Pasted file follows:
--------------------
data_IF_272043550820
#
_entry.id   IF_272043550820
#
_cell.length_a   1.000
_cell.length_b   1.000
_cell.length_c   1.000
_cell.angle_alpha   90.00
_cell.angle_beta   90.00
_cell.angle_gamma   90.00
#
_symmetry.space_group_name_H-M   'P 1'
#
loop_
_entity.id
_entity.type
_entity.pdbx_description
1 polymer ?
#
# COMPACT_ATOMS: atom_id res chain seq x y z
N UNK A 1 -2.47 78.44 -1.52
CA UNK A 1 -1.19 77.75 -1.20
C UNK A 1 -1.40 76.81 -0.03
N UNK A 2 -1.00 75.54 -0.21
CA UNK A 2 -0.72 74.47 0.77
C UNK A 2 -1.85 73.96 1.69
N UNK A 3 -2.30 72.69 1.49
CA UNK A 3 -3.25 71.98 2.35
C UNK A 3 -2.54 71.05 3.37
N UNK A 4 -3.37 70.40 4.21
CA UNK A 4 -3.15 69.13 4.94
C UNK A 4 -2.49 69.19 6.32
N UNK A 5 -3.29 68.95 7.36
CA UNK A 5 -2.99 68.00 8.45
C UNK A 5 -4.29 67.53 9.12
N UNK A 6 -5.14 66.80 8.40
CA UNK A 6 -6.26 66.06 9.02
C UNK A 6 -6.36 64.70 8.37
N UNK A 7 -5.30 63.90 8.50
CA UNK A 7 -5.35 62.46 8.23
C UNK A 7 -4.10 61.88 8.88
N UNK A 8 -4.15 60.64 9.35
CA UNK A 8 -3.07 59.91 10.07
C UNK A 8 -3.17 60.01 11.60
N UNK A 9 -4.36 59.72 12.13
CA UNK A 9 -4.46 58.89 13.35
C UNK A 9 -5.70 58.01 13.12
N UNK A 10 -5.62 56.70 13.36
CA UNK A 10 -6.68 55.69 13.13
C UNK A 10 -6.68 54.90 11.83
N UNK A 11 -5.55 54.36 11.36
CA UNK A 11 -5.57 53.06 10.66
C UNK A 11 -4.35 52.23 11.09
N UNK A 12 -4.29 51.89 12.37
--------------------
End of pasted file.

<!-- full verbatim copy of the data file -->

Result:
data_IF_272043550820
#
_entry.id   IF_272043550820
#
_cell.length_a   1.000
_cell.length_b   1.000
_cell.length_c   1.000
_cell.angle_alpha   90.00
_cell.angle_beta   90.00
_cell.angle_gamma   90.00
#
_symmetry.space_group_name_H-M   'P 1'
#
loop_
_entity.id
_entity.type
_entity.pdbx_description
1 polymer ?
#
# COMPACT_ATOMS: atom_id res chain seq x y z
N UNK A 1 -2.47 78.44 -1.52
CA UNK A 1 -1.19 77.75 -1.20
C UNK A 1 -1.40 76.81 -0.03
N UNK A 2 -1.00 75.54 -0.21
CA UNK A 2 -0.72 74.47 0.77
C UNK A 2 -1.85 73.96 1.69
N UNK A 3 -2.30 72.69 1.49
CA UNK A 3 -3.25 71.98 2.35
C UNK A 3 -2.54 71.05 3.37
N UNK A 4 -3.37 70.40 4.21
CA UNK A 4 -3.15 69.13 4.94
C UNK A 4 -2.49 69.19 6.32
N UNK A 5 -3.29 68.95 7.36
CA UNK A 5 -2.99 68.00 8.45
C UNK A 5 -4.29 67.53 9.12
N UNK A 6 -5.14 66.80 8.40
CA UNK A 6 -6.26 66.06 9.02
C UNK A 6 -6.36 64.70 8.37
N UNK A 7 -5.30 63.90 8.50
CA UNK A 7 -5.35 62.46 8.23
C UNK A 7 -4.10 61.88 8.88
N UNK A 8 -4.15 60.64 9.35
CA UNK A 8 -3.07 59.91 10.07
C UNK A 8 -3.17 60.01 11.60
N UNK A 9 -4.36 59.72 12.13
CA UNK A 9 -4.46 58.89 13.35
C UNK A 9 -5.70 58.01 13.12
N UNK A 10 -5.62 56.70 13.36
CA UNK A 10 -6.68 55.69 13.13
C UNK A 10 -6.68 54.90 11.83
N UNK A 11 -5.55 54.36 11.36
CA UNK A 11 -5.57 53.06 10.66
C UNK A 11 -4.35 52.23 11.09
N UNK A 12 -4.29 51.89 12.37